Beginner drummers should look at a few cymbal packs if purchasing more than a ride. This will include hi-hats, a ride, and a crash cymbal at a minimum. It may be cheaper to look at sheet cymbals over cast cymbals if you’re on a budget.
You can even disregard the cymbal type of rides if you want to experiment. Some drummers opt for larger crash cymbals and use them as a crash ride (or just a ride).
A crash cymbal size that’s large enough to be a ride can be the perfect type of cymbal for an explosive sound. Remember, the right cymbals only need to make sense to you.
Heavier cymbals or larger cymbals are always prominent, but you gotta carry that sucker around if you gig. I’m not against bigger cymbals, I have a 22″ ride and it’s absolute BUTTER (similar in sound to Zildjian K).
A small diameter ride can be pretty handy if you’re forced into a tiny area when playing the drums. Feel free to check out my Youtube channel by clicking here to hear this ride in some of my videos.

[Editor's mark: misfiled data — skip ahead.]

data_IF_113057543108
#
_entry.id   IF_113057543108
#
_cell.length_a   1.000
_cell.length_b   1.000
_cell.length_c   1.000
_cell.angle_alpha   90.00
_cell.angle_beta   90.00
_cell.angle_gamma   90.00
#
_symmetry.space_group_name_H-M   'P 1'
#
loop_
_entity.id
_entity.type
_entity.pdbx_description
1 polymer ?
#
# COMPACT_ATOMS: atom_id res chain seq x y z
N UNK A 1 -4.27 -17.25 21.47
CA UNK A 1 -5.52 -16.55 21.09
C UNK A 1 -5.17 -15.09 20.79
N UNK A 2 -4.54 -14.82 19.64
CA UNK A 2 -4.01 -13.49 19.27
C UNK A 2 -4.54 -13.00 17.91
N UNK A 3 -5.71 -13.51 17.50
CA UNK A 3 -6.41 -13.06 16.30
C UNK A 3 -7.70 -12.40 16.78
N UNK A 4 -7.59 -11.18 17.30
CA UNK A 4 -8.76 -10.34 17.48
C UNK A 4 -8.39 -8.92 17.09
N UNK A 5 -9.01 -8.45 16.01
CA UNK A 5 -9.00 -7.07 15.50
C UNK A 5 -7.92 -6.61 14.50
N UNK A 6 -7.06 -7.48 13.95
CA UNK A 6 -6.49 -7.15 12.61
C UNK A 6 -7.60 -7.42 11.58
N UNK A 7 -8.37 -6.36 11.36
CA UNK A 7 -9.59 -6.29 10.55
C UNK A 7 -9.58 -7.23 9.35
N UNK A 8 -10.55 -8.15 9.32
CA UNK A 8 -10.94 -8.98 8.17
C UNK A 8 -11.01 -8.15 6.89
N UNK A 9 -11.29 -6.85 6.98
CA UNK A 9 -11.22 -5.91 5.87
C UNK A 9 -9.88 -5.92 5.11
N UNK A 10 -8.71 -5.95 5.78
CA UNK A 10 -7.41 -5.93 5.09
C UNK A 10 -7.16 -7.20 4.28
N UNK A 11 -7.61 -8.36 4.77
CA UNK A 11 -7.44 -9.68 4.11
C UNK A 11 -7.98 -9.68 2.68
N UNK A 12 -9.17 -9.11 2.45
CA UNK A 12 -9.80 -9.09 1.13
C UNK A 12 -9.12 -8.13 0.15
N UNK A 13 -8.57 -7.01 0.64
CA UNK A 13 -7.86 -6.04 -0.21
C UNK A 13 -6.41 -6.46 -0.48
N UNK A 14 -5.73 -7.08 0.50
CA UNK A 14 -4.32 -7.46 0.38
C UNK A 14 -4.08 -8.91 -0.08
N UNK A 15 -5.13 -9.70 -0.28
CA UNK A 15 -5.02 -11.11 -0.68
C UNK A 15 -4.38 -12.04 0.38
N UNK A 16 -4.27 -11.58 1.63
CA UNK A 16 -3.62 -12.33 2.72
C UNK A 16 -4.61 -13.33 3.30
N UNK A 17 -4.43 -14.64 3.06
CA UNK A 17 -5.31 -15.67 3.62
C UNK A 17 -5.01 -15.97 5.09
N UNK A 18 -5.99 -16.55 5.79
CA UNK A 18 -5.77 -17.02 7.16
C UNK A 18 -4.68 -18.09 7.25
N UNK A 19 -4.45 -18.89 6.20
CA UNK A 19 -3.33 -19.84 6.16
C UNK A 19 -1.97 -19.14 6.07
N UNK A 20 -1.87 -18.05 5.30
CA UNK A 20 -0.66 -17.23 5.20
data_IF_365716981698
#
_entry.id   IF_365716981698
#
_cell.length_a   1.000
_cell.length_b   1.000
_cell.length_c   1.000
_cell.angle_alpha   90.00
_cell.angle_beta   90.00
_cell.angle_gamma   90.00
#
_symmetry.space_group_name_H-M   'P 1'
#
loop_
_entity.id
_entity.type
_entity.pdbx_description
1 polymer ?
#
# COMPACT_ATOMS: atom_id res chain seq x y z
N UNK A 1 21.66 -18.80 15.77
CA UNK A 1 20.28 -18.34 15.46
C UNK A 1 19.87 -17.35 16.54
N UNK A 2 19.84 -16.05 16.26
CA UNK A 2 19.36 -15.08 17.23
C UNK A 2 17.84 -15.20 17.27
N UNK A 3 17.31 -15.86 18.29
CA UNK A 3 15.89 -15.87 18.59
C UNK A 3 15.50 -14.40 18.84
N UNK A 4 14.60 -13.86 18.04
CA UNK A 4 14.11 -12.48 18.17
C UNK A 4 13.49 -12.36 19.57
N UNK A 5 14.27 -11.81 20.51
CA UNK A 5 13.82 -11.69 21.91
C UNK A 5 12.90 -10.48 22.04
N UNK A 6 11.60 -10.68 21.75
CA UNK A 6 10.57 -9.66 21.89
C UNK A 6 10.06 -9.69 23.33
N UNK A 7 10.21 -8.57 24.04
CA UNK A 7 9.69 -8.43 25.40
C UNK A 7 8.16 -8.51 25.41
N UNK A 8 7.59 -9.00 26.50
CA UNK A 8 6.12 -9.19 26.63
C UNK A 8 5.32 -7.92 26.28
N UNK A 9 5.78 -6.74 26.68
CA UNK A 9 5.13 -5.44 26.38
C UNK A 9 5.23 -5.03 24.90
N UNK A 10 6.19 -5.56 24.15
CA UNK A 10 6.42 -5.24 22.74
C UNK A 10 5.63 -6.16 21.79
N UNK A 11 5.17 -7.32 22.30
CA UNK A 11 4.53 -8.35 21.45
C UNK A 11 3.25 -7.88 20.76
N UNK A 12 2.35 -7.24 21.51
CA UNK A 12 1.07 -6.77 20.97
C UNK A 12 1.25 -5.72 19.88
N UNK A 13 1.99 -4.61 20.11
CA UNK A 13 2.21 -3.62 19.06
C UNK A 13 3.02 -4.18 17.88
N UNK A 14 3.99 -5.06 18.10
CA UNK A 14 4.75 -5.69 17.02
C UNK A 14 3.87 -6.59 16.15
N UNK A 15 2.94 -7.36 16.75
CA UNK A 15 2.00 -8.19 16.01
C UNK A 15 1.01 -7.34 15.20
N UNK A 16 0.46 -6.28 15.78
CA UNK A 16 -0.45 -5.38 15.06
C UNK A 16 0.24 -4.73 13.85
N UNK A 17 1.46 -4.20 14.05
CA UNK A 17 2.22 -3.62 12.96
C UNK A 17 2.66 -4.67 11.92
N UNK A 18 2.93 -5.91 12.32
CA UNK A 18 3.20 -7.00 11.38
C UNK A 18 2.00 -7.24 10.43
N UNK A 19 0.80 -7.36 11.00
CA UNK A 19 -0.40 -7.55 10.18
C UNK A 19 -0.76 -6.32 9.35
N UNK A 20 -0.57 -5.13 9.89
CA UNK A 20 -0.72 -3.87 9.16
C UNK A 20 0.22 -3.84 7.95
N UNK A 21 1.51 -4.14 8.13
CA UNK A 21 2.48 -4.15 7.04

The Cymbal Process Is Extensive
What size ride cymbal should I get was something I thought about a lot. It really comes down to a lot more than size and I hope that this post has been helpful for you.
By looking at other things like hammering, lathing, weight, taper, etc. we can understand more fully of why a cymbal might sound a certain way.
What Do You Think Of The Sizes Mentioned?
So, what are your thoughts so far on different-sized ride cymbals? Have you made a decision based on anything here? Feel free to let me know if you have any comments or questions below!